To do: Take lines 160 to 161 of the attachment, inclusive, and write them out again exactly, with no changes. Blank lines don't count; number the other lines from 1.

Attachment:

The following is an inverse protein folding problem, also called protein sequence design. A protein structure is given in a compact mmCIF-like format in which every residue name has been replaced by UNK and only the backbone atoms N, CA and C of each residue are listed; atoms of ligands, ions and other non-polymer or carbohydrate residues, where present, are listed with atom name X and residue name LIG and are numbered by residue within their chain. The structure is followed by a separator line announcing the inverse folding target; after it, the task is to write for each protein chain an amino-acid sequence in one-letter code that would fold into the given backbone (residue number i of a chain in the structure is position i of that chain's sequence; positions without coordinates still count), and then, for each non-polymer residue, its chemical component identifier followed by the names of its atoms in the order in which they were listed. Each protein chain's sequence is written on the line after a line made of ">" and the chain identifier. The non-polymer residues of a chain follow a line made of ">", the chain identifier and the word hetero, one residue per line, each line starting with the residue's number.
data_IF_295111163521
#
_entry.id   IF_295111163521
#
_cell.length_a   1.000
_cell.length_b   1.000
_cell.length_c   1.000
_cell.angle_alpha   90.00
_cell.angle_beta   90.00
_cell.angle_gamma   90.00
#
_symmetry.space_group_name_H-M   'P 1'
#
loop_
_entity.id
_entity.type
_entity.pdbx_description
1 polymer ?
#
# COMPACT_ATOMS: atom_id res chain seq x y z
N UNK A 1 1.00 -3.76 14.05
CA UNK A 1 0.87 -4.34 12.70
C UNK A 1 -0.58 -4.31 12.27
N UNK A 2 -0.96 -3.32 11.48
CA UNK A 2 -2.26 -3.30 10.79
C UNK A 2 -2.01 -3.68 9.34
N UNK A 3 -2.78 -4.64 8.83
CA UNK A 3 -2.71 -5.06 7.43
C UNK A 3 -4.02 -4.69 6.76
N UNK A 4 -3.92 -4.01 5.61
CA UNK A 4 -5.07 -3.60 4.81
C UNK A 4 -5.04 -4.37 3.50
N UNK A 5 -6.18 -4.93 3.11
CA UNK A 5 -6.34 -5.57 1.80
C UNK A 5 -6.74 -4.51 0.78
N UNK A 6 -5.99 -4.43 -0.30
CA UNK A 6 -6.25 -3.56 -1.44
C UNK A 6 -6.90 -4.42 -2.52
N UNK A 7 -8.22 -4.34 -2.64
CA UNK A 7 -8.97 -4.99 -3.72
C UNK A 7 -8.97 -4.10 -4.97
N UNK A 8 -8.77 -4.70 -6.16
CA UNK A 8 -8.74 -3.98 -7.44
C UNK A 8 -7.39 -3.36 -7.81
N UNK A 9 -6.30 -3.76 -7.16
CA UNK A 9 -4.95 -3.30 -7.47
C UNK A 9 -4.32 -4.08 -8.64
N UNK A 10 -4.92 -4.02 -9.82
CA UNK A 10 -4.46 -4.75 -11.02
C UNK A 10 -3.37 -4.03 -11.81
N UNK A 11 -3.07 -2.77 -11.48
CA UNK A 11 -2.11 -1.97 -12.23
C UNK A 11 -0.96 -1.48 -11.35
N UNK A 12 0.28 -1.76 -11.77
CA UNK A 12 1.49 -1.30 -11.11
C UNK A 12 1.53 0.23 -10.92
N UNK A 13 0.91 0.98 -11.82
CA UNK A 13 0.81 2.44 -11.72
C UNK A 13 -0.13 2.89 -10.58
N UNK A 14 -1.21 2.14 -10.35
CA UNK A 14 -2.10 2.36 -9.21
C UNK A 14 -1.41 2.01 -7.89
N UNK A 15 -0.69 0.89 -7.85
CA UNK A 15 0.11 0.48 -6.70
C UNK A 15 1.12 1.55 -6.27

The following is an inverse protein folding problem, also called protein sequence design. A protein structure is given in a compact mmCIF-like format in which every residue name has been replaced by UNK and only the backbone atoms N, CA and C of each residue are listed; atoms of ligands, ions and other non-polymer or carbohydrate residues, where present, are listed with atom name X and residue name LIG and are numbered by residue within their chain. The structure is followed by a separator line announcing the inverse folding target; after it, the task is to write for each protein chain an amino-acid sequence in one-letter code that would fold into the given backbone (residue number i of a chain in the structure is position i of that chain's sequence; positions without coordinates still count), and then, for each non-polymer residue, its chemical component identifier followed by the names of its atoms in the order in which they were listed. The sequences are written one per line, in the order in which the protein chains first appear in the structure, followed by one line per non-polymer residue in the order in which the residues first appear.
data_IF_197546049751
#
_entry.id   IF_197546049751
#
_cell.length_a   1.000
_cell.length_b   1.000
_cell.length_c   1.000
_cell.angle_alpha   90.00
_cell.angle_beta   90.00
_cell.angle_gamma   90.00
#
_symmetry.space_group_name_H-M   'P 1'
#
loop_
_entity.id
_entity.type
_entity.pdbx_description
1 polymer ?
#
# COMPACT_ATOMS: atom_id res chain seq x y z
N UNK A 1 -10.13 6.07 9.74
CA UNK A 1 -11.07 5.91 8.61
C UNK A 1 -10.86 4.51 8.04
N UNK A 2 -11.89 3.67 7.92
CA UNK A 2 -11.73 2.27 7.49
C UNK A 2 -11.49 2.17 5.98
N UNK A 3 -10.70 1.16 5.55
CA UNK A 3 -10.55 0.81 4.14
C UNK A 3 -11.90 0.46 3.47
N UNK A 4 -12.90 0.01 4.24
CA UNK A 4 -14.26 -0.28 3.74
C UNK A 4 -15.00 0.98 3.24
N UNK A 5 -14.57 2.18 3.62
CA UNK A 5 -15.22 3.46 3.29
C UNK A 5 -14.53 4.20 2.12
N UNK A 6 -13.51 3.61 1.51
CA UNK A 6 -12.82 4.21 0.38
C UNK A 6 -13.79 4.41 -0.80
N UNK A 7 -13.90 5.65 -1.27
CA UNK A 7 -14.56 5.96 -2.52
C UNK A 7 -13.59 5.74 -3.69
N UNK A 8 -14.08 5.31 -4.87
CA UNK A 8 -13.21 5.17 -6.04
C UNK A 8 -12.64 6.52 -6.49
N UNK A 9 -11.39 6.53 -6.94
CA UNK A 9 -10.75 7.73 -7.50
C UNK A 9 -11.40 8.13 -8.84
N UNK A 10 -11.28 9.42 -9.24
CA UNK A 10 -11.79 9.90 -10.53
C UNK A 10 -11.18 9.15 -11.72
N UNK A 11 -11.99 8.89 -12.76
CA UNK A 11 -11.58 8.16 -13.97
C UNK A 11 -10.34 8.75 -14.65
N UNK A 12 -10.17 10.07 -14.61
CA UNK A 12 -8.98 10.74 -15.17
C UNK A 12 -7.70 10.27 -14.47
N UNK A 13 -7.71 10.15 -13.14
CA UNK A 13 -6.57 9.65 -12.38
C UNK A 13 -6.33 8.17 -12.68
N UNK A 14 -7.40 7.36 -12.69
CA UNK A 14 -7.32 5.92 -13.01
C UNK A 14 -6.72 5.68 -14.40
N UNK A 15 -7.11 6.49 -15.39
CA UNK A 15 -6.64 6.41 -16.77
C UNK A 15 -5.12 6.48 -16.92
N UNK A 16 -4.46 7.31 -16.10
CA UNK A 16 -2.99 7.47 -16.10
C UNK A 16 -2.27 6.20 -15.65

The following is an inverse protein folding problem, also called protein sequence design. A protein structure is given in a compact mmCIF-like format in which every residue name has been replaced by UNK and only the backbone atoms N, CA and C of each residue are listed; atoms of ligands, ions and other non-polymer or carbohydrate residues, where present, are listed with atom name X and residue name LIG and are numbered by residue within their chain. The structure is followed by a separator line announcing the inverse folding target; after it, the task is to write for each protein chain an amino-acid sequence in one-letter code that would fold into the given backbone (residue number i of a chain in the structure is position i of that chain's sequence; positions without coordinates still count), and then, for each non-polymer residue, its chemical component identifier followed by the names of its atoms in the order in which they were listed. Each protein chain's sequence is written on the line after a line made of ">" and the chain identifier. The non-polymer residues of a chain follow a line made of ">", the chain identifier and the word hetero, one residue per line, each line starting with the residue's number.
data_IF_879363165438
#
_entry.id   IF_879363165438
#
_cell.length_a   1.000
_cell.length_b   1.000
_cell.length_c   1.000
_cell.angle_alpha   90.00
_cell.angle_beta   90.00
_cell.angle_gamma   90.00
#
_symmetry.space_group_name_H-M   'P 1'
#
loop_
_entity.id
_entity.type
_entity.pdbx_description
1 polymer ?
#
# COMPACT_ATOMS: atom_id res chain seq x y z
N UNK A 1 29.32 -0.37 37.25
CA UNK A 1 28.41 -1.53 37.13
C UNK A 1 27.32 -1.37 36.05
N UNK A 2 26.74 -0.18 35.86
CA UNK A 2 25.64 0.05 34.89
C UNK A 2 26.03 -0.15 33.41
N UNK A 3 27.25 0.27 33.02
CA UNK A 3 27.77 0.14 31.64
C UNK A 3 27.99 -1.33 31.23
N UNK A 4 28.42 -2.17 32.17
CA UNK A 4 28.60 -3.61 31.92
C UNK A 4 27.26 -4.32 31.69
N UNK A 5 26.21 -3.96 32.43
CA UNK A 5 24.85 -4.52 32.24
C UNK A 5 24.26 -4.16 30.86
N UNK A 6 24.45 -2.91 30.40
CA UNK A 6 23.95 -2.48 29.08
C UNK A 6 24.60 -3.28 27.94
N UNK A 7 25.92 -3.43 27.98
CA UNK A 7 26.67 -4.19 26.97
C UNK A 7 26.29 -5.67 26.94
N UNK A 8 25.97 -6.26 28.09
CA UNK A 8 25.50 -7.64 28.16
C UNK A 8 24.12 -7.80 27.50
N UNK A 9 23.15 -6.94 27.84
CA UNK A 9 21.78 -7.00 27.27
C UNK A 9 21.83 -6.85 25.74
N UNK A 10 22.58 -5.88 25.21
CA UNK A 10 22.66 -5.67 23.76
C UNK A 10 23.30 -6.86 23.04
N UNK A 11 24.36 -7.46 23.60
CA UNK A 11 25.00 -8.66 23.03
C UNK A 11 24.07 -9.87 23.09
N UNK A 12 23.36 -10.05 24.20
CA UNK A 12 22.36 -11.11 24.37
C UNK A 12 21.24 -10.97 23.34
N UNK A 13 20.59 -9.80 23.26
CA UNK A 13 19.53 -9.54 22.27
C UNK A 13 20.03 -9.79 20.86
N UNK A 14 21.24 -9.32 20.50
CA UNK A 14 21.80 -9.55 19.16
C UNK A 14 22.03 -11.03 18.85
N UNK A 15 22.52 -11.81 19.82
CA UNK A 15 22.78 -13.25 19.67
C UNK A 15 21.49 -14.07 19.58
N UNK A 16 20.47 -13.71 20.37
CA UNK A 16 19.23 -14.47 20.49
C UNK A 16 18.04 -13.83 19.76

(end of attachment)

N UNK A 2 26.74 -0.18 35.86
CA UNK A 2 25.64 0.05 34.89